The United States Supreme Court has held that in an action by an insurance company to determine its liability under a liability insurance policy, third parties asserting claims against the insured are proper parties. Maryland Casualty Co. v. Pacific Coal & Oil Co., 312 U.S. 270, 273-74, 61 S. Ct. 510, 512-513, 85 L. Ed. 826 (1941).

    In the case before us the insurance company joined Bullen in its complaint for declaratory judgment against Reuter. It seeks a declaration of its rights, obligations and responsibilities pursuant to the policy. The Court of Appeals takes the position that the plaintiff's complaint does not allege a present controversy between plaintiff and Bullen. We disagree.

    Bullen has claims which may, and probably will, be vitally affected by the declaration in this case, for if she recovers judgment against Reuter, she will have the right[5] to compel the plaintiff to pay the judgment unless in some proceeding binding on Bullen the plaintiff establishes its nonliability as insurer at the time of the rape. Were Bullen not made a party herein, the declaration sought by plaintiff could not be asserted to the prejudice of Bullen's rights.[6] Consequently, third party damage claimants, such as the victim in this case, are proper parties.[7] A frequently cited case to this effect is Trinity Universal Ins. Co. v. Willrich, 13 Wash.2d 263, 124 P.2d 950, 142 A.L.R. 1 (1942). In Trinity, plaintiff insurance company instituted an action under Washington's Uniform Declaratory Judgment Act seeking adjudication of its rights and liabilities arising out of an automobile liability insurance policy. The insurance company joined as additional defendants certain other persons who at the time were claiming damages from insured. The court held that the third party claimants were proper parties.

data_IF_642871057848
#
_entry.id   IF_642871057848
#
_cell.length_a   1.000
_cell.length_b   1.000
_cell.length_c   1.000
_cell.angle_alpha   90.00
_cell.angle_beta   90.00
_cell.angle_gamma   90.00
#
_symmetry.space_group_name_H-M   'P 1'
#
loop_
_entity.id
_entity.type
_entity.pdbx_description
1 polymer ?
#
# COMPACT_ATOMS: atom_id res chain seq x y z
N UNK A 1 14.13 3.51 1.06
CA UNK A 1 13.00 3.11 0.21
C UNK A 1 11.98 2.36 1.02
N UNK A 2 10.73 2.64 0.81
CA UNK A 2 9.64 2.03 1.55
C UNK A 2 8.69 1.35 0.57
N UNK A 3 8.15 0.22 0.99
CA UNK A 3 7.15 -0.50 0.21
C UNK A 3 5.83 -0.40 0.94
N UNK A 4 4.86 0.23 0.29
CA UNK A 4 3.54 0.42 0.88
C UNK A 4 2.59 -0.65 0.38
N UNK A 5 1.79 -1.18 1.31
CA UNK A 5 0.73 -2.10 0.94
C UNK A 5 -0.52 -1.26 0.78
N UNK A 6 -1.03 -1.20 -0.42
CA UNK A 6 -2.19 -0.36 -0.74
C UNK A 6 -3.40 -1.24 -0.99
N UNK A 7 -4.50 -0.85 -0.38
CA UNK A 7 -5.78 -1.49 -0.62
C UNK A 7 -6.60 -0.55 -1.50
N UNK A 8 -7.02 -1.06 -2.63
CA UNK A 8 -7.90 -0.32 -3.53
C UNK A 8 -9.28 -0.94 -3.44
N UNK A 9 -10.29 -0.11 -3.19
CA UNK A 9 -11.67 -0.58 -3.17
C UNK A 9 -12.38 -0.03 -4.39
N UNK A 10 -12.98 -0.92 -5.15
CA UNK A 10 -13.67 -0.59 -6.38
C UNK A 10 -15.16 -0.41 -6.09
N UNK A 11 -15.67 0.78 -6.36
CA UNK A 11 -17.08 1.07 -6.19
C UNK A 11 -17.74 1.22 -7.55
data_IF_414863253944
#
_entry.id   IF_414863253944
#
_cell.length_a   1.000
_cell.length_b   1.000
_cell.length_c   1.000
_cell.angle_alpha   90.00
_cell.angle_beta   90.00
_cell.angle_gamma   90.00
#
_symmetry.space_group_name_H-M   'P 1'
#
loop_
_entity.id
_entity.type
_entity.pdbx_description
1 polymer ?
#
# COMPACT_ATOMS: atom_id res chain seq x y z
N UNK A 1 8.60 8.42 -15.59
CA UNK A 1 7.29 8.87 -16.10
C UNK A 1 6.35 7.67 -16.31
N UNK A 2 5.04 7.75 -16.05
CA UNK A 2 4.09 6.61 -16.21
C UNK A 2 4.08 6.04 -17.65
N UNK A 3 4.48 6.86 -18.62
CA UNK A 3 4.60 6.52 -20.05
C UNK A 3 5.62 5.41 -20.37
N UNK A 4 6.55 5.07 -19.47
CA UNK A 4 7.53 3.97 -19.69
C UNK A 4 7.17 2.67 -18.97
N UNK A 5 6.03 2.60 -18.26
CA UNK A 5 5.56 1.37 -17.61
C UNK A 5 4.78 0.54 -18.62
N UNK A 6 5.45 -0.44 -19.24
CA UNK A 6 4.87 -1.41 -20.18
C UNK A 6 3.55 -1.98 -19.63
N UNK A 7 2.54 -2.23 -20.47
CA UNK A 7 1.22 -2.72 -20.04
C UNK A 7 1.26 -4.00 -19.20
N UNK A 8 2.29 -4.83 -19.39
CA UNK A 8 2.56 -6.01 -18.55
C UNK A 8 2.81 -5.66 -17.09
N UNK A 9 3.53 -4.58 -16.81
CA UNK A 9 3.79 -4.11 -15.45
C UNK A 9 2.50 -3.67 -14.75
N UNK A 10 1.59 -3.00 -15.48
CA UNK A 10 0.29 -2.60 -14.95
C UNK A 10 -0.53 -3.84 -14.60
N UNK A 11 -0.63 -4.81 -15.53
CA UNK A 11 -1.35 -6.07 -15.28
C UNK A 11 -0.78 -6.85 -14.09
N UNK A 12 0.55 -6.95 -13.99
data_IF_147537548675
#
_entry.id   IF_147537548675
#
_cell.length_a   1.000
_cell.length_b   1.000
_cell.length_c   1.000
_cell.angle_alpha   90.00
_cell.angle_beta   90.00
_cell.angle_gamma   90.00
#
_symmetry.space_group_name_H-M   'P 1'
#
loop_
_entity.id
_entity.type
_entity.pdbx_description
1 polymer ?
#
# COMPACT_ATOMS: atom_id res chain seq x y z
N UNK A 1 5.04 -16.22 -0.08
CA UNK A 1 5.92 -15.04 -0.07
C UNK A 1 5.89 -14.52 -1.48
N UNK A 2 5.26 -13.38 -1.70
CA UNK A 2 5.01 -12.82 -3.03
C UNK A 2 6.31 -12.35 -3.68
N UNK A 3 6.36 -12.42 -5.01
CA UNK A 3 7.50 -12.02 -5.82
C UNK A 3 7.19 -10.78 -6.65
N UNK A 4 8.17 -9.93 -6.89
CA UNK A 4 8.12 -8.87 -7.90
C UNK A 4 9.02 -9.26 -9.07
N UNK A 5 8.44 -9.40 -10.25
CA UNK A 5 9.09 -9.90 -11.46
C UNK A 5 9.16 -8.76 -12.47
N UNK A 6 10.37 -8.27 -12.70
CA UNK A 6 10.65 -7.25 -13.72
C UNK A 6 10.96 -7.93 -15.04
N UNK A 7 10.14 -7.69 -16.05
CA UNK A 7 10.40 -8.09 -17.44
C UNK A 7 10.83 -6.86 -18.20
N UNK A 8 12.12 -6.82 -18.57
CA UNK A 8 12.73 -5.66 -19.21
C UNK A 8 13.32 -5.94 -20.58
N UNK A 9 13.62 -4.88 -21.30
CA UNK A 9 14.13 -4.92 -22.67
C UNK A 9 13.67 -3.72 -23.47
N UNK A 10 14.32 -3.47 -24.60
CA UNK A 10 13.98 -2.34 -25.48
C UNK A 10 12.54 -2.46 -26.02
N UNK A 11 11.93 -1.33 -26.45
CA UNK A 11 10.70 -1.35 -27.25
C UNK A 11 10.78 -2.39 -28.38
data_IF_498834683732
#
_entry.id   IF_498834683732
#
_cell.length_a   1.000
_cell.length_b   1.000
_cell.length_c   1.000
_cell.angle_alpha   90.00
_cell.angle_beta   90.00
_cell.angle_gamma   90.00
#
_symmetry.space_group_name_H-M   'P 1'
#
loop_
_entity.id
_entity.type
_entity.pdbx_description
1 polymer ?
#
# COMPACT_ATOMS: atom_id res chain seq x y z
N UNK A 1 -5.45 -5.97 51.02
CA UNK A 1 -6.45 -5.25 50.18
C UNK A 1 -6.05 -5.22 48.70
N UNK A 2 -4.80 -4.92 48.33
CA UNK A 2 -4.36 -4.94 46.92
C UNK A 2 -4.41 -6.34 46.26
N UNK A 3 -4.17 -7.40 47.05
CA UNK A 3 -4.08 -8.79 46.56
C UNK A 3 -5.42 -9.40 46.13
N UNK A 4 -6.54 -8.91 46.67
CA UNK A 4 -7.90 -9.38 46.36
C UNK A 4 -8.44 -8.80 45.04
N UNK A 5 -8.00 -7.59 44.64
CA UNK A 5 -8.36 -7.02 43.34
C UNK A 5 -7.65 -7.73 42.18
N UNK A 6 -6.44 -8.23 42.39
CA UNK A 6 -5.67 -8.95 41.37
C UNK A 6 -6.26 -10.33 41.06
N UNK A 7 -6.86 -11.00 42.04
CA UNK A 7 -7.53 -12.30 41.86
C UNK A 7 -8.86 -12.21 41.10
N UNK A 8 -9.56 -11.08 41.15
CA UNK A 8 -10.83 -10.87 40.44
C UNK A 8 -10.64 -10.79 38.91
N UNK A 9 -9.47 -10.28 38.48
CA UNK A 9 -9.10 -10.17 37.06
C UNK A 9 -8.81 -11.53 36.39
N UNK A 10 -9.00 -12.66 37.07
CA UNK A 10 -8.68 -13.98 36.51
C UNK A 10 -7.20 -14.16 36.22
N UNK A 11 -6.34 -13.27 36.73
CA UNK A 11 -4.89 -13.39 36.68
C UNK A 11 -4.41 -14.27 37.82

The Court of Appeals misplaces its confidence in Hale v. Fireman's Fund Ins. Co. et al, 209 Or. 99, 302 P.2d 1010 (1956). In Hale, the plaintiff was an injured person who had sued the defendants' insureds. The lawsuit was pending. The plaintiff sought a declaratory judgment that the defendants' policy extended coverage to the plaintiff's claim against the defendants' insureds. The insureds were not parties. In *1235 holding that jurisdiction did not exist, we stated:

    "It must be apparent that the rights which the plaintiff says he possesses against the two defendant insurance companies are contingent. He may never win a judgment in the tort action. The defendant insurance companies are not required to do anything concerning the plaintiff until a judgment is entered in his favor against the Smiths and remains unsatisfied for thirty days. The situation does not reveal a controversy `of sufficient immediacy and reality to warrant the issuance of a declaratory judgment.' The quoted words are taken from Maryland Casualty Co. v. Pacific Coal & Oil Co., supra.
    "The authorities above reviewed demand that, under the circumstances averred in the complaint, we must hold that the pleading submits no actual controversy. The circuit court properly sustained the demurrer to the complaint." Id. 209 Or. at 113, 302 P.2d 1010.

    The instant case can be readily distinguished from Hale for a number of reasons:

    1. The plaintiff is the insurer.
    2. In addition to the claimant, the insured is also a party.